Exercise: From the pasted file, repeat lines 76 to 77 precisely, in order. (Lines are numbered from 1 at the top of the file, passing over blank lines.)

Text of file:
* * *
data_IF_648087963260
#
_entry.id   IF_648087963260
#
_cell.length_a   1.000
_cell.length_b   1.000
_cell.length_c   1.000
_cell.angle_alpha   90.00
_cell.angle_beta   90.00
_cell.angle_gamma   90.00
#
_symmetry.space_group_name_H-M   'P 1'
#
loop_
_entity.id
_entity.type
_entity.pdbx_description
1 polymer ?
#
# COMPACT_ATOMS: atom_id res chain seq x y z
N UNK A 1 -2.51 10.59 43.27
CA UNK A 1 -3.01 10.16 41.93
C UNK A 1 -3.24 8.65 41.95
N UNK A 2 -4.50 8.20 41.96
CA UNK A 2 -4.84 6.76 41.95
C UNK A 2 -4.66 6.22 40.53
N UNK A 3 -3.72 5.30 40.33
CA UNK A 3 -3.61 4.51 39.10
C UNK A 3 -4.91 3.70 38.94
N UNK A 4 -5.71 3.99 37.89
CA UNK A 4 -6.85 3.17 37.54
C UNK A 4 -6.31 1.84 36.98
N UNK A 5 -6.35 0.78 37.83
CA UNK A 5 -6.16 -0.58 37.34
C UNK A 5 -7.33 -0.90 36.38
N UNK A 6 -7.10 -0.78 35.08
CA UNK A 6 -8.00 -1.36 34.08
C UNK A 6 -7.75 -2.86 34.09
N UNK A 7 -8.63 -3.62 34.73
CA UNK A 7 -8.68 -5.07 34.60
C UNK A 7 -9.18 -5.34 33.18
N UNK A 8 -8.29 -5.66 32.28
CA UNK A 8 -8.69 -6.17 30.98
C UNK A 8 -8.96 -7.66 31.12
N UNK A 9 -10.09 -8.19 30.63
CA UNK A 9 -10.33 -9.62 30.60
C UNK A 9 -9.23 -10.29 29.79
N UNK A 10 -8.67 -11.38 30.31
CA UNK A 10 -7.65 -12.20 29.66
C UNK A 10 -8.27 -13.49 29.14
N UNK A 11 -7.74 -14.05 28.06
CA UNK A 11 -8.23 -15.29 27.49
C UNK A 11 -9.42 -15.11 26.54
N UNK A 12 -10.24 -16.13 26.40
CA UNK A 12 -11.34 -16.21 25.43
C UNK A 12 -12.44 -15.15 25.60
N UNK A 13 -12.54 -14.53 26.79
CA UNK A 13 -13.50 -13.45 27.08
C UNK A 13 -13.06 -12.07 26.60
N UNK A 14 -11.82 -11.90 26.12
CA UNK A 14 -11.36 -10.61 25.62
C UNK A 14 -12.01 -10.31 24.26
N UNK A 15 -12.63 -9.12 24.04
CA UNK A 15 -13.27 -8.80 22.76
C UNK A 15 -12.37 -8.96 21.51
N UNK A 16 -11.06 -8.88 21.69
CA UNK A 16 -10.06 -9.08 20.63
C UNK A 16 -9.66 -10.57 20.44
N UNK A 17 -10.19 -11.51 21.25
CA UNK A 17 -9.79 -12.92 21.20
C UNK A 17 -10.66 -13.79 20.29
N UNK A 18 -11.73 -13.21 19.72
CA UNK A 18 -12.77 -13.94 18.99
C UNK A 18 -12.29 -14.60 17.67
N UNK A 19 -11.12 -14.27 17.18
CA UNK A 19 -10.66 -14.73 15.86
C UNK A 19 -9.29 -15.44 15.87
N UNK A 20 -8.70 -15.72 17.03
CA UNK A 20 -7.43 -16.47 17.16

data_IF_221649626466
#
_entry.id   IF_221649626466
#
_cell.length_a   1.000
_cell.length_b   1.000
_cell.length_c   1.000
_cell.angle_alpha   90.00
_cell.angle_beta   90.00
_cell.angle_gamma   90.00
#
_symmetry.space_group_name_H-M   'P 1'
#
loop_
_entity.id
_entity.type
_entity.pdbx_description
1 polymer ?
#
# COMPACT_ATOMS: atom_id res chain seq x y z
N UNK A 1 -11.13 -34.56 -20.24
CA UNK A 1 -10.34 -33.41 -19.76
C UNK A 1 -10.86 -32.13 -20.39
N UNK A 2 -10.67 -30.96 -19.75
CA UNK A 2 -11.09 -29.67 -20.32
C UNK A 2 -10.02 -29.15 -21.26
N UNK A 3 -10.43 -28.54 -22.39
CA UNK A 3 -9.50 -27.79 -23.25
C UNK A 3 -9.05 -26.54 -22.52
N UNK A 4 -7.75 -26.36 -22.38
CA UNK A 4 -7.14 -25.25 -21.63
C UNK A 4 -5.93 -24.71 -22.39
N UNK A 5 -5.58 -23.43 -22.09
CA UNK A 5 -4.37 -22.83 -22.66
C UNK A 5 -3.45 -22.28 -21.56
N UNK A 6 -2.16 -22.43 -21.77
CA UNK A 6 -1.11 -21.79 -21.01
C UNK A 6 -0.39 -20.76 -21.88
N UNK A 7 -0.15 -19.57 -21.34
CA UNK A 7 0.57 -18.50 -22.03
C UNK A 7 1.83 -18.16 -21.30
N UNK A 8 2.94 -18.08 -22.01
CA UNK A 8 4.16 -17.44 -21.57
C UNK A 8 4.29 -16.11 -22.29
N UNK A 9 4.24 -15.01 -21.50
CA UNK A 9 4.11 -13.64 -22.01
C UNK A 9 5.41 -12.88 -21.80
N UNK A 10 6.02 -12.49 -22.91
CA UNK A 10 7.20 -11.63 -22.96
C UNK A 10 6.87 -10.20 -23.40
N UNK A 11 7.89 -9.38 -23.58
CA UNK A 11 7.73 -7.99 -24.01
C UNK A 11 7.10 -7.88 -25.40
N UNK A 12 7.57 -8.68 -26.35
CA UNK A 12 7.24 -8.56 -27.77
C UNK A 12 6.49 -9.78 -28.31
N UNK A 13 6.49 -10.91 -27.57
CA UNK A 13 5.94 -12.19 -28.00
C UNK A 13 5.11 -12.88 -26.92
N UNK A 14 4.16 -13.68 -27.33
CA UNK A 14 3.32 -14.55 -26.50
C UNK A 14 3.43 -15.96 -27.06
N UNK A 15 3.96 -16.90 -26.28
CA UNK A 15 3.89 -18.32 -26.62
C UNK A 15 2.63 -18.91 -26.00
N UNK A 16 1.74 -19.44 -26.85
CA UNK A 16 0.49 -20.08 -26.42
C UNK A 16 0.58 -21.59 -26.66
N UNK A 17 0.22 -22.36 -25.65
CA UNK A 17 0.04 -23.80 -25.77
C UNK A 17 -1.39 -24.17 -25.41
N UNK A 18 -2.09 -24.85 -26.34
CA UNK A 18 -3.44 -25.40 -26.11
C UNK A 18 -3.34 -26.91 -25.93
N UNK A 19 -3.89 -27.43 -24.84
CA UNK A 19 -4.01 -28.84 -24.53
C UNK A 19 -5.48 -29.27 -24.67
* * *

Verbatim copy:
CA UNK A 19 -10.66 -14.73 15.86
C UNK A 19 -9.29 -15.44 15.87